The term "encroachment" is used in a variety of contexts to refer to use of public property by someone other than the City. Examples include trenching and excavations, placing facilities in the public right of way, replacing sidewalk or placing a mail box in a parking strip. Planting vegetation is not considered encroachment.
The "public right of way" is defined to include those areas within any dedicated public roadway or other property within the jurisdiction of the City, whether or not the entire area is actually used for its intended purpose.
As provided by State law, the City requires that anyone wishing to create or construct an encroachment in the public right of way obtain permission through an encroachment permit. Any person working in the public right of way without the authority of such a permit is guilty of a misdemeanor.
The City has the authority to impose reasonable conditions on the issuance of encroachment permits. The following types of conditions are commonly imposed to provide legal and financial protection for the City from loss or liability that may arise from the work authorized by the permit:
Protection of Street
The applicant is responsible for replacing the public infrastructure in as good a condition as before the encroachment.
Hold Harmless & Indemnification
This is a standard condition that requires the applicant to pay for the City's defense and to hold the City harmless if it is sued by someone in connection with the work done under the permit issued to the applicant.
In order to protect itself in case the applicant does not have the necessary financial resources to defend against claims, the City requires that the applicant provide an insurance certificate that names the City as an additional insured.
Workers Compensation Insurance must meet minimum State requirements.
A performance bond, when required, is a guarantee that the applicant will faithfully perform its obligations under the permit. Generally, the bond amount will be equal to the value of work within and affecting the public right of way.
The City may wish to have the applicant perform any necessary repair work at its own cost for some specified period of time after the original work has been made. If repairs are not completed within a reasonable time frame, the City may do the repairs and then make a claim on the applicant or maintenance bond, if applicable, to recover the City's costs.
Traffic, Bicycle & Pedestrian Control
Proper controls will be required to minimize the impacts of the work on traffic and pedestrians.
The City requires that some temporary means of access be provided while the work is being performed if doing so is reasonably feasible.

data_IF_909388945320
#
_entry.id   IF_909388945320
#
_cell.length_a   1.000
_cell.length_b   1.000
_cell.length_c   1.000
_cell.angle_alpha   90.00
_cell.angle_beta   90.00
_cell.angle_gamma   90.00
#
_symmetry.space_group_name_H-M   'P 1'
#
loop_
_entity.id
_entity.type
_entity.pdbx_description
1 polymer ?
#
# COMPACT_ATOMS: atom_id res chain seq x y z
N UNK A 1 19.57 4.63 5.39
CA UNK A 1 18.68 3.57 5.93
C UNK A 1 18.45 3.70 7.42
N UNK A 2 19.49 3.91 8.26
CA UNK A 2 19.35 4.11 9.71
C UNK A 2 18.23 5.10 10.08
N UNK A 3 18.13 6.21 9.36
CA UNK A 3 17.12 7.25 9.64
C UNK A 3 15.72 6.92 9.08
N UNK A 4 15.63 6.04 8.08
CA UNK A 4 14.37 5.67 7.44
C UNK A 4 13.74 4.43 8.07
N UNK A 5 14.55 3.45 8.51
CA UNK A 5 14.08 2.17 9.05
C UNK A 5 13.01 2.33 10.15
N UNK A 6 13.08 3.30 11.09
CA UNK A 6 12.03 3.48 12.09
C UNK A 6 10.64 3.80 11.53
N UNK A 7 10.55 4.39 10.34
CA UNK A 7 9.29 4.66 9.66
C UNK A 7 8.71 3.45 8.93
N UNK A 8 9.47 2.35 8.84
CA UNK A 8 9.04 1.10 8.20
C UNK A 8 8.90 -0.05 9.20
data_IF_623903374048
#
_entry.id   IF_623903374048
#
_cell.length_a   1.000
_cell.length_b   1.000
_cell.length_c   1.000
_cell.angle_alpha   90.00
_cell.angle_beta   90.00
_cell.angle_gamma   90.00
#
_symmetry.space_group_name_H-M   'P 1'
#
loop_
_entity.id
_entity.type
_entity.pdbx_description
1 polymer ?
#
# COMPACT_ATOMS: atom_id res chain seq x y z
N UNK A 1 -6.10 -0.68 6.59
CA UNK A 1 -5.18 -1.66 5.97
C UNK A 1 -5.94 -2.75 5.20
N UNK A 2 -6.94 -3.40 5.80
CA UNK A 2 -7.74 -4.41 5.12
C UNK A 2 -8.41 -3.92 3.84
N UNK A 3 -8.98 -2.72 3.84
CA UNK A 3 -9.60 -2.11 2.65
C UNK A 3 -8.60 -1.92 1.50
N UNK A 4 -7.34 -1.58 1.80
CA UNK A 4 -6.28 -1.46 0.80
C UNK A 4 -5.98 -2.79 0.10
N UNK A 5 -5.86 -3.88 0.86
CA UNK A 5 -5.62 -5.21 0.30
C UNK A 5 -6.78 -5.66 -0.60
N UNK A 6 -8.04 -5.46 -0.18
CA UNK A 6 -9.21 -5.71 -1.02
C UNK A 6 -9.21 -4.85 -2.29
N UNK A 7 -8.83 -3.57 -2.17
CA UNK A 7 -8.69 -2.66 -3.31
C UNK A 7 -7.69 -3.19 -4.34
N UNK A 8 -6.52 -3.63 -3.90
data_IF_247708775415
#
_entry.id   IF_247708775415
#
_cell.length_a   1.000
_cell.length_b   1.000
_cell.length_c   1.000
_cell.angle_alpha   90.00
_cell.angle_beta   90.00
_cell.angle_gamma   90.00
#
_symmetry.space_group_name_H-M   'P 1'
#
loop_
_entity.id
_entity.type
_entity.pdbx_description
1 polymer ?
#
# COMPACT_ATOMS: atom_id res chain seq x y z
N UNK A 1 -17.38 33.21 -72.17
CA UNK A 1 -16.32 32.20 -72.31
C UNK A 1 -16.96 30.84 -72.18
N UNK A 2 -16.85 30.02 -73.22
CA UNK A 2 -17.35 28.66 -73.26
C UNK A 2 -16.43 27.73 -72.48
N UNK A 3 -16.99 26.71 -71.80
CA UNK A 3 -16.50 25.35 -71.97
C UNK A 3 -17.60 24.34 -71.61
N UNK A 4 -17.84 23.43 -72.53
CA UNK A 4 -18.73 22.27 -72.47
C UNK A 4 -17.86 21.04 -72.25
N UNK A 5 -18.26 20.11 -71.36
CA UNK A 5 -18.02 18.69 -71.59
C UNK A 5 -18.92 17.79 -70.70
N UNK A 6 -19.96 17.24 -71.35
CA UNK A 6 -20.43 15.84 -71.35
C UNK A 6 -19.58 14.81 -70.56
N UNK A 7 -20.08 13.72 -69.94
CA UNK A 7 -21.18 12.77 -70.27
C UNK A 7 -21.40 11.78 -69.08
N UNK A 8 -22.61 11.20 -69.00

Noise Control & Work Hours
The City has the ability to impose noise and work hour conditions on a case-by-case basis.
City Standard Specifications
The City requires that the work covered under the permit will be performed according to the City's Standard Specifications.
The applicant is required to notify the City at each point during construction so that an inspection can be conducted prior to the next phase being started. If violations are found during the inspection, the City will require that the violation be corrected prior to allowing the work to continue.
Contractors with appropriate licenses are required to do most work in the public right of way and/or easements and are typically the Permitee. The Permitee must provide proof of public liability and property damage insurance ($ 1,000,000) and Workers Compensation Insurance. See the Encroachment Permit Application Packet (PDF) for complete insurance requirements for contractors. Property owners who live at the permitted address are excluded from the insurance requirement.
Permit Process Length
A permit application with approved insurance certificates will start the Encroachment Permit process. At this time, plan checking begins. Depending on the scope of the project, four to six weeks is the time frame for issuance of Encroachment Permits during the construction season when the City receives a high volume of applications.
Encroachment Permit Note
If you are attempting to get a Building Permit and have been required to construct or repair existing facilities in the public right of way, you will need an approved Encroachment Permit before the Building Permit is issued. By starting the Encroachment Permit process as soon as you know what is required by the City's Utilities and Community Development Departments, the Encroachment Officer will be able to address your concerns.
Encroachment Permit costs vary per the number of inspections needed to complete a project. Fees effective July 1, 2005:
- $80 permit fee
- 5% of public improvement construction cost for plan checking
- 7% of public improvement construction cost for inspection services